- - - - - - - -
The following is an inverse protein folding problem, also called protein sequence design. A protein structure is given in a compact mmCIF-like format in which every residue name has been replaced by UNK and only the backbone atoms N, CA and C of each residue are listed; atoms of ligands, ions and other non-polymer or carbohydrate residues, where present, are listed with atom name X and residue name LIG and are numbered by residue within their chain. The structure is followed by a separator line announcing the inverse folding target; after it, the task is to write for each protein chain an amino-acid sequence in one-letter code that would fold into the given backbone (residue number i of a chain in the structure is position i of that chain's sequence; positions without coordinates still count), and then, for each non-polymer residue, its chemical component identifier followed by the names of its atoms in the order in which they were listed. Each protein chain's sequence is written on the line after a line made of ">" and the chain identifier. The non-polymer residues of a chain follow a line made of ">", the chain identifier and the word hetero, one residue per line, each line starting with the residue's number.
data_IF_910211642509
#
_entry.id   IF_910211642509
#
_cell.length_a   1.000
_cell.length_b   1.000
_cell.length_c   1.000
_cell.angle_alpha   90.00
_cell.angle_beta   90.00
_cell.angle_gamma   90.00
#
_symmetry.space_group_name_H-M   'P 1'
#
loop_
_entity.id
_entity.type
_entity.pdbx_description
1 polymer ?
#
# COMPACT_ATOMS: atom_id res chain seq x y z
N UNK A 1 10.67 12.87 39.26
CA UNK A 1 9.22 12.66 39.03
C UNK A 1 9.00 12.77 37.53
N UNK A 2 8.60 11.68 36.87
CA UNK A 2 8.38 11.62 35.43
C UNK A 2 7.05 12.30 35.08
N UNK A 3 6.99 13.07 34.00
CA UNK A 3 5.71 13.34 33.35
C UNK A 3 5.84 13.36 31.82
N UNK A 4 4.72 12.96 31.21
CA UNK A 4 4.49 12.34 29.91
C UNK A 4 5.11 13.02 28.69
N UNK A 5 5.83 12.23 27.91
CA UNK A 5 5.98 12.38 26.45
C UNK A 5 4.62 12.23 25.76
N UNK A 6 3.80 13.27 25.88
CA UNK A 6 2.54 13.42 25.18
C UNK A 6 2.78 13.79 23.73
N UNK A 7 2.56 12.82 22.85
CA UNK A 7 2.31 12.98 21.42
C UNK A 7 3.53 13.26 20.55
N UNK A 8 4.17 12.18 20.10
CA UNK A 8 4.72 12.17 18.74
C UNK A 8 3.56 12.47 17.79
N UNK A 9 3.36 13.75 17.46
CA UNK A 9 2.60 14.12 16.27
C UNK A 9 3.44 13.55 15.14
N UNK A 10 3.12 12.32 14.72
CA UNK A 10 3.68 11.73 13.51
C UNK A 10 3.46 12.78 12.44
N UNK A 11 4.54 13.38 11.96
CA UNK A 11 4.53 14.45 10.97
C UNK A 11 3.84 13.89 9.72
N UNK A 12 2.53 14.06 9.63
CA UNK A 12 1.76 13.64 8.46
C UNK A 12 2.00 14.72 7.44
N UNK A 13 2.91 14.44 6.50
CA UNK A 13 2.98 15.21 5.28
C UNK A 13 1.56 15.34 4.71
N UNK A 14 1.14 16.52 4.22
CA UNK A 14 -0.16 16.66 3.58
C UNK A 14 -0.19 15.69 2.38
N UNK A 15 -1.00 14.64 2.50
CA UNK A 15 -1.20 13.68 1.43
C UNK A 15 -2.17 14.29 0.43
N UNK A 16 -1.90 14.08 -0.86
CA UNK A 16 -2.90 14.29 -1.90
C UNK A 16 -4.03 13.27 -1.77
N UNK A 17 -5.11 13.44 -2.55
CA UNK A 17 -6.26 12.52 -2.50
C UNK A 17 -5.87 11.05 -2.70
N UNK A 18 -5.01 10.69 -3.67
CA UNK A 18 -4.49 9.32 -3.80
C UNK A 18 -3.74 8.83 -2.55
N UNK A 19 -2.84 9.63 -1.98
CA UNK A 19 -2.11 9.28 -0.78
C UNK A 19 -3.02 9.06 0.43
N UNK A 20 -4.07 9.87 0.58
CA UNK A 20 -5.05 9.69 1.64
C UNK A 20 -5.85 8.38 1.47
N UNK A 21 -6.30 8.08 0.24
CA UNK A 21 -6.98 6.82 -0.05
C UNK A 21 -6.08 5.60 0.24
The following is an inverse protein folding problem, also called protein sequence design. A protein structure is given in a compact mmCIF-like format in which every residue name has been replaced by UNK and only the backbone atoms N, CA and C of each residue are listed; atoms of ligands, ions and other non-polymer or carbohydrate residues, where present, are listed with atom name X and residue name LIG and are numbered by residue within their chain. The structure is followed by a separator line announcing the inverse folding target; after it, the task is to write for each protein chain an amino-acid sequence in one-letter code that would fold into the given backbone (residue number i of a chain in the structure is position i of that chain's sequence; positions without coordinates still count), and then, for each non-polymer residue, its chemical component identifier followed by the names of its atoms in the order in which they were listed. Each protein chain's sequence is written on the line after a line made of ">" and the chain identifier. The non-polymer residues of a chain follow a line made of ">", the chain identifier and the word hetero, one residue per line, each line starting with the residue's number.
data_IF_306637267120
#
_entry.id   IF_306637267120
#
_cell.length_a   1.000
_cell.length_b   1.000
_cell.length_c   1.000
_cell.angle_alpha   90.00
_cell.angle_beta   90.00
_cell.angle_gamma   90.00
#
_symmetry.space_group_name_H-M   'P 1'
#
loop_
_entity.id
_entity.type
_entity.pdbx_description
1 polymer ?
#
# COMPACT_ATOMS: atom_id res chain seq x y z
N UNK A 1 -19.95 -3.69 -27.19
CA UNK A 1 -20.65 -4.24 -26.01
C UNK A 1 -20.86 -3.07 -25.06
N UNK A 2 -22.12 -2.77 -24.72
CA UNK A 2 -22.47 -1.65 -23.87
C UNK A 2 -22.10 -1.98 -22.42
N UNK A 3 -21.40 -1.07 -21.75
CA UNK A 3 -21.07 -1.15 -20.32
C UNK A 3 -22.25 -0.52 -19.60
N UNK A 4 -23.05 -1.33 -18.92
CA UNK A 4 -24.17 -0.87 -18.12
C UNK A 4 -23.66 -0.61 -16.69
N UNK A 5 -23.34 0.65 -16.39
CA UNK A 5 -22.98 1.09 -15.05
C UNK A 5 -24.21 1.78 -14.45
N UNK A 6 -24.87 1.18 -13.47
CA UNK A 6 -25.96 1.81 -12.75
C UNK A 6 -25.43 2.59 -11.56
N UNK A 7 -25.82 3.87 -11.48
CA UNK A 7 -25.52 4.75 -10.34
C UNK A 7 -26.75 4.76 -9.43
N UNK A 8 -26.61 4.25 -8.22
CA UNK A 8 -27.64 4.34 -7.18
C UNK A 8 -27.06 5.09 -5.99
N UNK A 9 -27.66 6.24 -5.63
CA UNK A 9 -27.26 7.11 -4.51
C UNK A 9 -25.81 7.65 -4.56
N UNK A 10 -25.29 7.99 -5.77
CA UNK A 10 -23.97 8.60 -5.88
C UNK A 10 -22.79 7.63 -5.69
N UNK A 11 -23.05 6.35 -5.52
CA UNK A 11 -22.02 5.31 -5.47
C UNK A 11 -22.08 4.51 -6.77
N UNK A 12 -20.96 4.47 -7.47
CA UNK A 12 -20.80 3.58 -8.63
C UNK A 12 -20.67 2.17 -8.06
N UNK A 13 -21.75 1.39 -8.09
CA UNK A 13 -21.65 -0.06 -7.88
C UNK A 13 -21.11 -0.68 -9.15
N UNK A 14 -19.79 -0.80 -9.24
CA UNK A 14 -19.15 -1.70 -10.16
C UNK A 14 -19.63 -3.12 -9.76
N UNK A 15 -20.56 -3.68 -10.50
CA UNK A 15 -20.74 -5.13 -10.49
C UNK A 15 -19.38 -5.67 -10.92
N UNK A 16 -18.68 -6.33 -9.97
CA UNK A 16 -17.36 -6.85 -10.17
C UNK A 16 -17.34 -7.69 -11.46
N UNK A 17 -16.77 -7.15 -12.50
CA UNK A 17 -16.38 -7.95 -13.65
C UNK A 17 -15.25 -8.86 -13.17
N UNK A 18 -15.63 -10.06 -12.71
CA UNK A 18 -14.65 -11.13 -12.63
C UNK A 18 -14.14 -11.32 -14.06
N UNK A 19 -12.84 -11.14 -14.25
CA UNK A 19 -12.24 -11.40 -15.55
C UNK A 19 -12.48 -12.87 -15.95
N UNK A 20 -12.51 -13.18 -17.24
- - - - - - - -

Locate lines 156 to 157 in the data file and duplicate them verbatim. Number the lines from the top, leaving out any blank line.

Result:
C UNK A 17 -15.25 -8.86 -13.17
N UNK A 18 -15.63 -10.06 -12.71